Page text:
capsule review

World in War for iPhone

At a Glance
  • Generic Company Place Holder World in War

    Macworld Rating

History buffs can rejoice at the arrival of a new outlet for exploring "The Good War." In Fabrication GamesWorld in War, a turn-based multiplayer online strategy game, players control armies in a World War II combat scenario. Playing as military strategists of Great Britain, USA, Soviet Union, or Germany, you must complete objectives (like invading your enemy’s territory) to win the war. This challenging strategy game (available for $2.99 in the App Store) stands out from others in its genre because of its simultaneous, "real-time" turn-based combat. Unfortunately, like many strategy games appearing on the mobile platform, World in War suffers due to the iPhone's small screen size—it's simply impossible to see the entirety of the map mid-battle. There are compelling strategy games on the iPhone, but this isn't one of them.

It's like Risk, but with a much narrower focus.

To deploy your troops and move them on the battlefield, you simply tap the unit. Infantry, tanks, artillery and ships are available to you after building them in production centers, though they only vary in attack strength (not in abilities). Currency is produced from the territories you control. Regions near production centers (marked by a factory icon) provide the most income.

There are three modes in World in War (Single Battle, Multiplayer, or Campaign) with a computer AI serving as competition in Single Battle and Campaign modes. Here, you win by completing objectives such as invading a specific country or delaying the opposing force’s invasion for a set amount of time. Then you can purchase strategies like an air raid or paratroopers, and deploy them accordingly. This isn’t unlike most war themed strategy games, except that when playing online or in Single Player Mode, turns take place simultaneously. This means that both opponents (or in the case of Single Player Mode, the player and the computer) execute their strategies in real-time. This unique feature is beneficial in that it eliminates delays in the action and often results in a sort of cat and mouse game with your opponent, but can also mean players are attacking areas that have recently been vacanted.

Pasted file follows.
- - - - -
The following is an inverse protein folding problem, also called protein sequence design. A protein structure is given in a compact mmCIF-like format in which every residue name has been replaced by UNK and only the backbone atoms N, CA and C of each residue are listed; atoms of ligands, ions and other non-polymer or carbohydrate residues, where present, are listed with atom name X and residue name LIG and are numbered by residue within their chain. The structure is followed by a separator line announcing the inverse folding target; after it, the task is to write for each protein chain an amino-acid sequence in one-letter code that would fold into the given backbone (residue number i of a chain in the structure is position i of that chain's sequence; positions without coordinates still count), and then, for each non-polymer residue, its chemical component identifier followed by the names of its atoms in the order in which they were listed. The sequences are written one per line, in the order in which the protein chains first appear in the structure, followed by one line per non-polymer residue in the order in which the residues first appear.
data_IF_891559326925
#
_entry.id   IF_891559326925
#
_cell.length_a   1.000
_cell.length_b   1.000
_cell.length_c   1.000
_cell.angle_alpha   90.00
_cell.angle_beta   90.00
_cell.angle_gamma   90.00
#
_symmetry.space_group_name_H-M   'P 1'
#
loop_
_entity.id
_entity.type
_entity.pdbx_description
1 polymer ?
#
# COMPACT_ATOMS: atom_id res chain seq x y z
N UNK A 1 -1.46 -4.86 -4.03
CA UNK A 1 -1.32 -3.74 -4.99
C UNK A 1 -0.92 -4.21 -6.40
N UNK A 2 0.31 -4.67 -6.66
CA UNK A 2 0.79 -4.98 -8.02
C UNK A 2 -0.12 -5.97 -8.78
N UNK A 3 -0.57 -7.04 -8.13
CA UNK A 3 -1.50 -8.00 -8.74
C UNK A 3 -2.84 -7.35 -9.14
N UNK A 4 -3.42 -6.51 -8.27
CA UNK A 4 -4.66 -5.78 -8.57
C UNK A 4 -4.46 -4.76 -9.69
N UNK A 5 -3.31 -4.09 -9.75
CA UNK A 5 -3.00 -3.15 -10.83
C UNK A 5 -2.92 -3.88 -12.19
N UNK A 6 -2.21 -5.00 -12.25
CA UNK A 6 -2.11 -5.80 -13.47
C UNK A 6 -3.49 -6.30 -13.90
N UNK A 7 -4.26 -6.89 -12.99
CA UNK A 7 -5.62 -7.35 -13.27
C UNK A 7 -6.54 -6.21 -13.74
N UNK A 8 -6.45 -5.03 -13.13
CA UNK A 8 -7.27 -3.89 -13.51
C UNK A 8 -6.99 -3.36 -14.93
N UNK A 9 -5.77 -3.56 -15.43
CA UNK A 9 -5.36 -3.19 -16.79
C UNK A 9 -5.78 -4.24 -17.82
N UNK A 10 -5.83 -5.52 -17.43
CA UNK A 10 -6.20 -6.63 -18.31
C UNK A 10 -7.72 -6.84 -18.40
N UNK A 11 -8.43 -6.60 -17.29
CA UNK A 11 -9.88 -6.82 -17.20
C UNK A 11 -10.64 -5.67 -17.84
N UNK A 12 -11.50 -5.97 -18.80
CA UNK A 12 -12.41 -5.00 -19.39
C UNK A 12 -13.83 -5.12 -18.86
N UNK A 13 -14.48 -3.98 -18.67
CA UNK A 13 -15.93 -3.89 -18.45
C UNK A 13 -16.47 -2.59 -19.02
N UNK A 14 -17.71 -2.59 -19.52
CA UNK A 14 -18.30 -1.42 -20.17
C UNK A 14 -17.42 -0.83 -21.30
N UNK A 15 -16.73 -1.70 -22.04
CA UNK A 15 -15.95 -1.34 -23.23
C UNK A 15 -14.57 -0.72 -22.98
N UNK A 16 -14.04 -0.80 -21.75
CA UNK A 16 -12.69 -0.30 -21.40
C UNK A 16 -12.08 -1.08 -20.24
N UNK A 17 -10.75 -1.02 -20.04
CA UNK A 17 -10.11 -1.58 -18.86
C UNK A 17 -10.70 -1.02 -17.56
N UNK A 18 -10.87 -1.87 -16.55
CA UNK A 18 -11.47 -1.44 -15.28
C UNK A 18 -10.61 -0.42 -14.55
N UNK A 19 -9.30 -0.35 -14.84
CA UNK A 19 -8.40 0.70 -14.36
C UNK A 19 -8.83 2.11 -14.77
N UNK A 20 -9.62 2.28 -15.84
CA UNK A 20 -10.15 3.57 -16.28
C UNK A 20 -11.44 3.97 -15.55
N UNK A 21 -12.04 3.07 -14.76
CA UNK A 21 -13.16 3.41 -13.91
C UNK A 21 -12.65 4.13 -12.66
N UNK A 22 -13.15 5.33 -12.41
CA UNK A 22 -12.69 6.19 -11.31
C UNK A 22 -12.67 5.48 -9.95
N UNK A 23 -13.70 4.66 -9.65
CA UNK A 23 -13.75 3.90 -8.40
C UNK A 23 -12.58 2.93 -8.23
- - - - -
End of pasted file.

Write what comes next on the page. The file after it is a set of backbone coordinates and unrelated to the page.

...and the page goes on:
The World War II era maps look clean and the different terrorities are color-coded based on who owns the space—providing a crisp view that gives a comprehensive look at who’s in the lead. A collapsible tool bar is on the right hand side of the screen contains the “end turn” button and objective list, among others. The maps are littered with production centers, so you'll have no trouble building up an army quickly.

Because of the coinciding turns in World in War, after each round, the game shows a replay of the action. I found this to be a bit superfluous… I usually skipped over them and planned my strategies based on what the map looked like at the start of each turn. The map itself was also troublesome, despite its clean aesthetic. It’s too small to view on the iPhone screen, and you have to zoom in to make moves… I never felt as though I had a sense of the whole map when I was invading. While I haven’t had a chance to play yet, I suspect the game’s experience is far more enjoyable on the iPad ($6.99).

World in War certainly has a different feel than any strategy game I’ve played, but I never really got the hang of the pacing. Plus, I suspect that all the time I spent zooming in and out on the map ultimately cancelled out any time saved by the simultaneous turns. For stiff competition in a strategy game, World in War brings the heat, but it’s lack of ability to clue me in to the entire game map makes me hesitant to play it again.

[Stephanie Kent is an editorial intern for Macworld.]

At a Glance
  • Generic Company Place Holder World in War

    Macworld Rating
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